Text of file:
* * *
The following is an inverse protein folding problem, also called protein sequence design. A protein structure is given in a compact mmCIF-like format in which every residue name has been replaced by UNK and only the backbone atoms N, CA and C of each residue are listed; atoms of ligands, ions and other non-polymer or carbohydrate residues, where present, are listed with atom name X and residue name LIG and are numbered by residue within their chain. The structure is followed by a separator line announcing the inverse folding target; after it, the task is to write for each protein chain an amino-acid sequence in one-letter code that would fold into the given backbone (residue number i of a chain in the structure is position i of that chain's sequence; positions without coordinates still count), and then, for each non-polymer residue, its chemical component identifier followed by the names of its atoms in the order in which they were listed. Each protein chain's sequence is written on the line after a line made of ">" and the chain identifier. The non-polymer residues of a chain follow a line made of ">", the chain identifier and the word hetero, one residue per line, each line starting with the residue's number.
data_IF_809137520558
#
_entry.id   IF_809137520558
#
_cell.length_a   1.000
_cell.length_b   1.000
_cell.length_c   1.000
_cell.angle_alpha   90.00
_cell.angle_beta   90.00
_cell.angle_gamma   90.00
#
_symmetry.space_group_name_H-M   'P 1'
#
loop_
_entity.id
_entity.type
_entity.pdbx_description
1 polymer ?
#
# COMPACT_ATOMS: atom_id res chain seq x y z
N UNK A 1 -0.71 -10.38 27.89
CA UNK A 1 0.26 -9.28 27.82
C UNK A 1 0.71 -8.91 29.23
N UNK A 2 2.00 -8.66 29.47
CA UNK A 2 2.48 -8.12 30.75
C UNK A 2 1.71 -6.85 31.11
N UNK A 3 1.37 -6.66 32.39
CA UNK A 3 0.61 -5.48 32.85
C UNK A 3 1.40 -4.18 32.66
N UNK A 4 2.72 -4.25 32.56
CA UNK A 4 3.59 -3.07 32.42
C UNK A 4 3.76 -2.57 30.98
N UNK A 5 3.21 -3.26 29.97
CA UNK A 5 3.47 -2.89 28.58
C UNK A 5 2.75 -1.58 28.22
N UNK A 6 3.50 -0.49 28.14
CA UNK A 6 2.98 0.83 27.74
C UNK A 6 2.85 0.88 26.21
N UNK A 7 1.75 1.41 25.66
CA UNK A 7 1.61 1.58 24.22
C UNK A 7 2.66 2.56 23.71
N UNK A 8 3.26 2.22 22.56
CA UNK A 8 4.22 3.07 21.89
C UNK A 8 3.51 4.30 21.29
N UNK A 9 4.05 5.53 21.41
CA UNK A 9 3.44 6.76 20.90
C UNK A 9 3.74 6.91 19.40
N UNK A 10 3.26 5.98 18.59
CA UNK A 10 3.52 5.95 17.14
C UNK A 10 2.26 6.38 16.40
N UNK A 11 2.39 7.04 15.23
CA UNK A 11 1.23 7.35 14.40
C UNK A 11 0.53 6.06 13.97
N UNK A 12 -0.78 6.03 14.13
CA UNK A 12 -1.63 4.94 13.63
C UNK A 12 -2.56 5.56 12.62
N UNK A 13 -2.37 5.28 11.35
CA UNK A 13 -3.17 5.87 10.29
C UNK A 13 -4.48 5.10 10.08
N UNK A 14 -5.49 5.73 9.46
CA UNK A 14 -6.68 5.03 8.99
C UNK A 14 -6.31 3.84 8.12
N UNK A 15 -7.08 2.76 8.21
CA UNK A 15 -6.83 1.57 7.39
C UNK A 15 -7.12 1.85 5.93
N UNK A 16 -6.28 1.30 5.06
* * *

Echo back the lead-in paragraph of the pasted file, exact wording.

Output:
The following is an inverse protein folding problem, also called protein sequence design. A protein structure is given in a compact mmCIF-like format in which every residue name has been replaced by UNK and only the backbone atoms N, CA and C of each residue are listed; atoms of ligands, ions and other non-polymer or carbohydrate residues, where present, are listed with atom name X and residue name LIG and are numbered by residue within their chain. The structure is followed by a separator line announcing the inverse folding target; after it, the task is to write for each protein chain an amino-acid sequence in one-letter code that would fold into the given backbone (residue number i of a chain in the structure is position i of that chain's sequence; positions without coordinates still count), and then, for each non-polymer residue, its chemical component identifier followed by the names of its atoms in the order in which they were listed. Each protein chain's sequence is written on the line after a line made of ">" and the chain identifier. The non-polymer residues of a chain follow a line made of ">", the chain identifier and the word hetero, one residue per line, each line starting with the residue's number.